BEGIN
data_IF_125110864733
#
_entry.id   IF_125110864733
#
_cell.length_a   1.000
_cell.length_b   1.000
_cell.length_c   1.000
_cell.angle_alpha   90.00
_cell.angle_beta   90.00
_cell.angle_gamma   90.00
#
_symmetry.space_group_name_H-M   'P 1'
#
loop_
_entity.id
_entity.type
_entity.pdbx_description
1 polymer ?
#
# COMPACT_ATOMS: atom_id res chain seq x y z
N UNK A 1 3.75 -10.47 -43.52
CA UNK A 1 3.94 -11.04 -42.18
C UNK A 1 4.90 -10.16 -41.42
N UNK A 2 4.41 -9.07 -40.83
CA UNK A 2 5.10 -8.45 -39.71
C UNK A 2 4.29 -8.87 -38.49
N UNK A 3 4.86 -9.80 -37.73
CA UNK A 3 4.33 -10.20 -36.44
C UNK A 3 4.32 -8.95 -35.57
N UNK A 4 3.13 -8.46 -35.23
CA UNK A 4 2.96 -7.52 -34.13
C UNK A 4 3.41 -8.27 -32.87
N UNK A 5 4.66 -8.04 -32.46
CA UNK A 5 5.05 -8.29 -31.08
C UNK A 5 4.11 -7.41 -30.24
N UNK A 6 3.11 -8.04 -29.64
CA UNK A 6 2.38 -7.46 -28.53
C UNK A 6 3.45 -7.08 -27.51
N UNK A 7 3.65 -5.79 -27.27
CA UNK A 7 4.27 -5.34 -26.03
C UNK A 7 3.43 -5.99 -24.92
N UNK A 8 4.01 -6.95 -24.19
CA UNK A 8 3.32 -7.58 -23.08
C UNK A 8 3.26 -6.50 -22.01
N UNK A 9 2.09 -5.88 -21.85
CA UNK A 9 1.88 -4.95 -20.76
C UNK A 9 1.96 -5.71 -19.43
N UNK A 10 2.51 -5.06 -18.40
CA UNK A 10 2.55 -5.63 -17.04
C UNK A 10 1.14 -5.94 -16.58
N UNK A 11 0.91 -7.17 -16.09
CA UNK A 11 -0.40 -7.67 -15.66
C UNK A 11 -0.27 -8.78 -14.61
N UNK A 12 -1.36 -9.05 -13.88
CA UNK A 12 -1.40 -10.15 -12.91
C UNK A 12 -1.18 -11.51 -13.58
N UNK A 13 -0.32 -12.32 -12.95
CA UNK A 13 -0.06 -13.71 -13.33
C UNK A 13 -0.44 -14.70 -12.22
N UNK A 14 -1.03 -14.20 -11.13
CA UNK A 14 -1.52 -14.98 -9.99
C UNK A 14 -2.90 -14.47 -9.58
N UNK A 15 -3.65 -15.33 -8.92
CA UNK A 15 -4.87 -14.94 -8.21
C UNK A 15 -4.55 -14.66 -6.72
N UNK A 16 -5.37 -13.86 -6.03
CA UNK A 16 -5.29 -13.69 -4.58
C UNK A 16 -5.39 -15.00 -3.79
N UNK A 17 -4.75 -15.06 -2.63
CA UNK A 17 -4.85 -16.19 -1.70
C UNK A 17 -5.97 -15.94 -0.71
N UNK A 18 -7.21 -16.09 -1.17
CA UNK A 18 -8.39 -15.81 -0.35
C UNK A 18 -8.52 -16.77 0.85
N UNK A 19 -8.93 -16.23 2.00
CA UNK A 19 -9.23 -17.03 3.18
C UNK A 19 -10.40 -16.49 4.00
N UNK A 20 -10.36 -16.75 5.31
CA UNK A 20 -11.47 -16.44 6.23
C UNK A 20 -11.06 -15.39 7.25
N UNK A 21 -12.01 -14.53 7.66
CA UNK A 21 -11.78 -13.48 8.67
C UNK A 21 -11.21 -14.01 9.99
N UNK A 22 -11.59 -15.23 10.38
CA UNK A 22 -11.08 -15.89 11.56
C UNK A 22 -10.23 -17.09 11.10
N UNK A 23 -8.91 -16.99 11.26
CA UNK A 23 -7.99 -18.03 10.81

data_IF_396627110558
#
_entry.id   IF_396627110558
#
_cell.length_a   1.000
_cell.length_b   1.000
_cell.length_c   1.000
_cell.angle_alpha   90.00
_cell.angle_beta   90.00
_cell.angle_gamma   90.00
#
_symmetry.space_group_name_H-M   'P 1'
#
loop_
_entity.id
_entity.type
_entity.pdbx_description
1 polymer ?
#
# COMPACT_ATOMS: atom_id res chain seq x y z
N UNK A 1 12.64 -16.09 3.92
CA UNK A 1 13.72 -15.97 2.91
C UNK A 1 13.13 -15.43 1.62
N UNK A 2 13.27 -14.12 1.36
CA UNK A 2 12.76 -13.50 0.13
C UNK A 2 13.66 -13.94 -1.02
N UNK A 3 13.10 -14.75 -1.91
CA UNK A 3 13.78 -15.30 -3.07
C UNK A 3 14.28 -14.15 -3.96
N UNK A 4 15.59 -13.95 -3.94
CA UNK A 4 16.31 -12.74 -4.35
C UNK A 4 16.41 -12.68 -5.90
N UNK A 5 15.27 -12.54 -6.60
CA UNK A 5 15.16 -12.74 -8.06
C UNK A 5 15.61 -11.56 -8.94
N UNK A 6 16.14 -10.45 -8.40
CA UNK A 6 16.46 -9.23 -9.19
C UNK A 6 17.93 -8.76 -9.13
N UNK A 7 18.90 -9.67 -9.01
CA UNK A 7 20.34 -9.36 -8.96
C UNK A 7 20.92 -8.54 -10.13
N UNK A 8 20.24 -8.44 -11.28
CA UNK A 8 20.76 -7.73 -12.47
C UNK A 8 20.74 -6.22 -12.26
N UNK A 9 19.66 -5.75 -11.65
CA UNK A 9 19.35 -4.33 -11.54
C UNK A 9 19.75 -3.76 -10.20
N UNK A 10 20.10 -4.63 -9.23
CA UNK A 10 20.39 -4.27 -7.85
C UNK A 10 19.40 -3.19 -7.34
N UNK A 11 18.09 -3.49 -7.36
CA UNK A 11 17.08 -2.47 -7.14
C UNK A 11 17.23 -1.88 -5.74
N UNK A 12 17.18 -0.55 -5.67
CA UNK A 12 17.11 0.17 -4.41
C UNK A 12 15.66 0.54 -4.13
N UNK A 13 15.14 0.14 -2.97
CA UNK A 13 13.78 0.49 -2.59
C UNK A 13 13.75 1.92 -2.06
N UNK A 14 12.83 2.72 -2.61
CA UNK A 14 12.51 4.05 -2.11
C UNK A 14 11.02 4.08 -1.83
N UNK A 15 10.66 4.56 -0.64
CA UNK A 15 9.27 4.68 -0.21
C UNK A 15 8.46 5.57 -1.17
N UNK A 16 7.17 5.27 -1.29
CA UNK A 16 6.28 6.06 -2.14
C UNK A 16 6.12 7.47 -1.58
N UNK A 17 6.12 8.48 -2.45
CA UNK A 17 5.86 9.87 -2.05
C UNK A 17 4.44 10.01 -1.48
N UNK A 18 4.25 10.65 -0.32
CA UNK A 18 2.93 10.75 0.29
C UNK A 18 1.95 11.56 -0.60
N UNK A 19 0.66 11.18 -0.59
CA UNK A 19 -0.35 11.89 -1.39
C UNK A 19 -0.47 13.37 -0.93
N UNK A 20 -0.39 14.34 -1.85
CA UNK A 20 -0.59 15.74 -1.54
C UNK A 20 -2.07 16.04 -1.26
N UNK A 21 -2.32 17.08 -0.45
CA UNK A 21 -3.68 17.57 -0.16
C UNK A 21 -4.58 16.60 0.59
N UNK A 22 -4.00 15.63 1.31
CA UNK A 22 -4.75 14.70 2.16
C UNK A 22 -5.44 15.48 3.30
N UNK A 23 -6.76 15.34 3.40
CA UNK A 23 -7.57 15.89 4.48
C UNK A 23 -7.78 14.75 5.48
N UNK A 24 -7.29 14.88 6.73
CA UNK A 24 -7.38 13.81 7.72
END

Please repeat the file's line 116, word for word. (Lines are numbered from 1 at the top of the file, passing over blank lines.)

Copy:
CA UNK A 3 13.78 -15.30 -3.07